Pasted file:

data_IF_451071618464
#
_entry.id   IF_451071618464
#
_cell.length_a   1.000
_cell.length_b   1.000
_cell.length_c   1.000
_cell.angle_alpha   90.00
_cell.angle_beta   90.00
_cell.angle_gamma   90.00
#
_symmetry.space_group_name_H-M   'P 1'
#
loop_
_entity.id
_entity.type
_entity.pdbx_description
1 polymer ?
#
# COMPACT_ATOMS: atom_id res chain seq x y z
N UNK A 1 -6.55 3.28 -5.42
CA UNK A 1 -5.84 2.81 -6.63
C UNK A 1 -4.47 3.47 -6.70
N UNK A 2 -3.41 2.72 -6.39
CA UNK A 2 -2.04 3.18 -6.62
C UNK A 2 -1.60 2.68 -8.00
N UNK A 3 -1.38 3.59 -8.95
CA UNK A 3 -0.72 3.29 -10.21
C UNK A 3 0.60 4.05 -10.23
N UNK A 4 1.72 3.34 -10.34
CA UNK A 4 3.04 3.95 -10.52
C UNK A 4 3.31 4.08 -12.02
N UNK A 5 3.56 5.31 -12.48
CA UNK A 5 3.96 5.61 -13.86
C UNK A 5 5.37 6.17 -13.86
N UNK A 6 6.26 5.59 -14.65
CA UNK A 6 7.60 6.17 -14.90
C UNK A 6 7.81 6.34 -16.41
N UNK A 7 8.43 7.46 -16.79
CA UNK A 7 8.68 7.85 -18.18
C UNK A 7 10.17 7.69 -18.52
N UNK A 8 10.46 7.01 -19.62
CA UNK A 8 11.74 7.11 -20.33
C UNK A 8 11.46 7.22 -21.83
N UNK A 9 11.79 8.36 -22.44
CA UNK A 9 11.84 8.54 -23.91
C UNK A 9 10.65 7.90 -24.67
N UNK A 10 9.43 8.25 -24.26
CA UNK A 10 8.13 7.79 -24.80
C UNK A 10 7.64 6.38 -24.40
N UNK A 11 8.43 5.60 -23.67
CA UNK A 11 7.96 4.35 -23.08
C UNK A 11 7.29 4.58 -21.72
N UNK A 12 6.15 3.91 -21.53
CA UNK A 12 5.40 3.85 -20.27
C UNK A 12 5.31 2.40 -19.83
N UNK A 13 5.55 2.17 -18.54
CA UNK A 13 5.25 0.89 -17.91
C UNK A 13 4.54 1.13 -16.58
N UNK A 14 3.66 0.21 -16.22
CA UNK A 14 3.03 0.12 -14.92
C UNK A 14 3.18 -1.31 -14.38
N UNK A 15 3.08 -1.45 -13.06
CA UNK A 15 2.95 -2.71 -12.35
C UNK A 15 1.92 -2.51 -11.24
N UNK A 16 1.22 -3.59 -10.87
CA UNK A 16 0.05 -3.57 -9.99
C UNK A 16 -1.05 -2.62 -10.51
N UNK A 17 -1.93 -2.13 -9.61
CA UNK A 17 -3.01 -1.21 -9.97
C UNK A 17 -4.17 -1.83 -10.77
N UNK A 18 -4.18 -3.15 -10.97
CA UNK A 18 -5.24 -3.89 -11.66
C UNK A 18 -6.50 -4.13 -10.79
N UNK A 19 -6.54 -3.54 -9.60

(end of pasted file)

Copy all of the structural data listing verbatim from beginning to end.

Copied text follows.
data_IF_451071618464
#
_entry.id   IF_451071618464
#
_cell.length_a   1.000
_cell.length_b   1.000
_cell.length_c   1.000
_cell.angle_alpha   90.00
_cell.angle_beta   90.00
_cell.angle_gamma   90.00
#
_symmetry.space_group_name_H-M   'P 1'
#
loop_
_entity.id
_entity.type
_entity.pdbx_description
1 polymer ?
#
# COMPACT_ATOMS: atom_id res chain seq x y z
N UNK A 1 -6.55 3.28 -5.42
CA UNK A 1 -5.84 2.81 -6.63
C UNK A 1 -4.47 3.47 -6.70
N UNK A 2 -3.41 2.72 -6.39
CA UNK A 2 -2.04 3.18 -6.62
C UNK A 2 -1.60 2.68 -8.00
N UNK A 3 -1.38 3.59 -8.95
CA UNK A 3 -0.72 3.29 -10.21
C UNK A 3 0.60 4.05 -10.23
N UNK A 4 1.72 3.34 -10.34
CA UNK A 4 3.04 3.95 -10.52
C UNK A 4 3.31 4.08 -12.02
N UNK A 5 3.56 5.31 -12.48
CA UNK A 5 3.96 5.61 -13.86
C UNK A 5 5.37 6.17 -13.86
N UNK A 6 6.26 5.59 -14.65
CA UNK A 6 7.60 6.17 -14.90
C UNK A 6 7.81 6.34 -16.41
N UNK A 7 8.43 7.46 -16.79
CA UNK A 7 8.68 7.85 -18.18
C UNK A 7 10.17 7.69 -18.52
N UNK A 8 10.46 7.01 -19.62
CA UNK A 8 11.74 7.11 -20.33
C UNK A 8 11.46 7.22 -21.83
N UNK A 9 11.79 8.36 -22.44
CA UNK A 9 11.84 8.54 -23.91
C UNK A 9 10.65 7.90 -24.67
N UNK A 10 9.43 8.25 -24.26
CA UNK A 10 8.13 7.79 -24.80
C UNK A 10 7.64 6.38 -24.40
N UNK A 11 8.43 5.60 -23.67
CA UNK A 11 7.96 4.35 -23.08
C UNK A 11 7.29 4.58 -21.72
N UNK A 12 6.15 3.91 -21.53
CA UNK A 12 5.40 3.85 -20.27
C UNK A 12 5.31 2.40 -19.83
N UNK A 13 5.55 2.17 -18.54
CA UNK A 13 5.25 0.89 -17.91
C UNK A 13 4.54 1.13 -16.58
N UNK A 14 3.66 0.21 -16.22
CA UNK A 14 3.03 0.12 -14.92
C UNK A 14 3.18 -1.31 -14.38
N UNK A 15 3.08 -1.45 -13.06
CA UNK A 15 2.95 -2.71 -12.35
C UNK A 15 1.92 -2.51 -11.24
N UNK A 16 1.22 -3.59 -10.87
CA UNK A 16 0.05 -3.57 -9.99
C UNK A 16 -1.05 -2.62 -10.51
N UNK A 17 -1.93 -2.13 -9.61
CA UNK A 17 -3.01 -1.21 -9.97
C UNK A 17 -4.17 -1.83 -10.77
N UNK A 18 -4.18 -3.15 -10.97
CA UNK A 18 -5.24 -3.89 -11.66
C UNK A 18 -6.50 -4.13 -10.79
N UNK A 19 -6.54 -3.54 -9.60